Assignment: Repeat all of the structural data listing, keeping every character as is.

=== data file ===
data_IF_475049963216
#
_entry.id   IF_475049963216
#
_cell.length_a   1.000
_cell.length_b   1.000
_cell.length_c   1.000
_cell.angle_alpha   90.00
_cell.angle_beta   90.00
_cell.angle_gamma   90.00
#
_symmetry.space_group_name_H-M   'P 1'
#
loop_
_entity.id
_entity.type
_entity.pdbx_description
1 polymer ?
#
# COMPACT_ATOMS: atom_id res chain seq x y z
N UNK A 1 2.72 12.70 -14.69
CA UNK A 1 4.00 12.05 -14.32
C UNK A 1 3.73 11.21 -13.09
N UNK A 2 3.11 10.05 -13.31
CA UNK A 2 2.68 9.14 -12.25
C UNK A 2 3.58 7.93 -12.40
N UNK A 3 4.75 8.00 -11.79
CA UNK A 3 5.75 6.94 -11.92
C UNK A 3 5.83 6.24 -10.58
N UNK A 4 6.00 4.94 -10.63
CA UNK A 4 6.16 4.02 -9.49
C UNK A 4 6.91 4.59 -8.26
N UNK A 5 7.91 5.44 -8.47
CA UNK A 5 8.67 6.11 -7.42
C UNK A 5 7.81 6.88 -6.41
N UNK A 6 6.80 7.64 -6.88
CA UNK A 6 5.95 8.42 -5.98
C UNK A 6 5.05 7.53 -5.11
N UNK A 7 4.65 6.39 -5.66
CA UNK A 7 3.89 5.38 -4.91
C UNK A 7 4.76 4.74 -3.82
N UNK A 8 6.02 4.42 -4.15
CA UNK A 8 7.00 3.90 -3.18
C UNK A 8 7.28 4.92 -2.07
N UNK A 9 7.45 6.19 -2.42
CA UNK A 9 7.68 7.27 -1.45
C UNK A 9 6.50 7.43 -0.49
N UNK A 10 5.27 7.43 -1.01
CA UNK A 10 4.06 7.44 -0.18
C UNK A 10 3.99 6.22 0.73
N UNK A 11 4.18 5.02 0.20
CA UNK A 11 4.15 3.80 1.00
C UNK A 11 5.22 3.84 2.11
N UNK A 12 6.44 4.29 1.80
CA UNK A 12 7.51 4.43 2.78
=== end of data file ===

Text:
data_IF_475049963216
#
_entry.id   IF_475049963216
#
_cell.length_a   1.000
_cell.length_b   1.000
_cell.length_c   1.000
_cell.angle_alpha   90.00
_cell.angle_beta   90.00
_cell.angle_gamma   90.00
#
_symmetry.space_group_name_H-M   'P 1'
#
loop_
_entity.id
_entity.type
_entity.pdbx_description
1 polymer ?
#
# COMPACT_ATOMS: atom_id res chain seq x y z
N UNK A 1 2.72 12.70 -14.69
CA UNK A 1 4.00 12.05 -14.32
C UNK A 1 3.73 11.21 -13.09
N UNK A 2 3.11 10.05 -13.31
CA UNK A 2 2.68 9.14 -12.25
C UNK A 2 3.58 7.93 -12.40
N UNK A 3 4.75 8.00 -11.79
CA UNK A 3 5.75 6.94 -11.92
C UNK A 3 5.83 6.24 -10.58
N UNK A 4 6.00 4.94 -10.63
CA UNK A 4 6.16 4.02 -9.49
C UNK A 4 6.91 4.59 -8.26
N UNK A 5 7.91 5.44 -8.47
CA UNK A 5 8.67 6.11 -7.42
C UNK A 5 7.81 6.88 -6.41
N UNK A 6 6.80 7.64 -6.88
CA UNK A 6 5.95 8.42 -5.98
C UNK A 6 5.05 7.53 -5.11
N UNK A 7 4.65 6.39 -5.66
CA UNK A 7 3.89 5.38 -4.91
C UNK A 7 4.76 4.74 -3.82
N UNK A 8 6.02 4.42 -4.15
CA UNK A 8 7.00 3.90 -3.18
C UNK A 8 7.28 4.92 -2.07
N UNK A 9 7.45 6.19 -2.42
CA UNK A 9 7.68 7.27 -1.45
C UNK A 9 6.50 7.43 -0.49
N UNK A 10 5.27 7.43 -1.01
CA UNK A 10 4.06 7.44 -0.18
C UNK A 10 3.99 6.22 0.73
N UNK A 11 4.18 5.02 0.20
CA UNK A 11 4.15 3.80 1.00
C UNK A 11 5.22 3.84 2.11
N UNK A 12 6.44 4.29 1.80
CA UNK A 12 7.51 4.43 2.78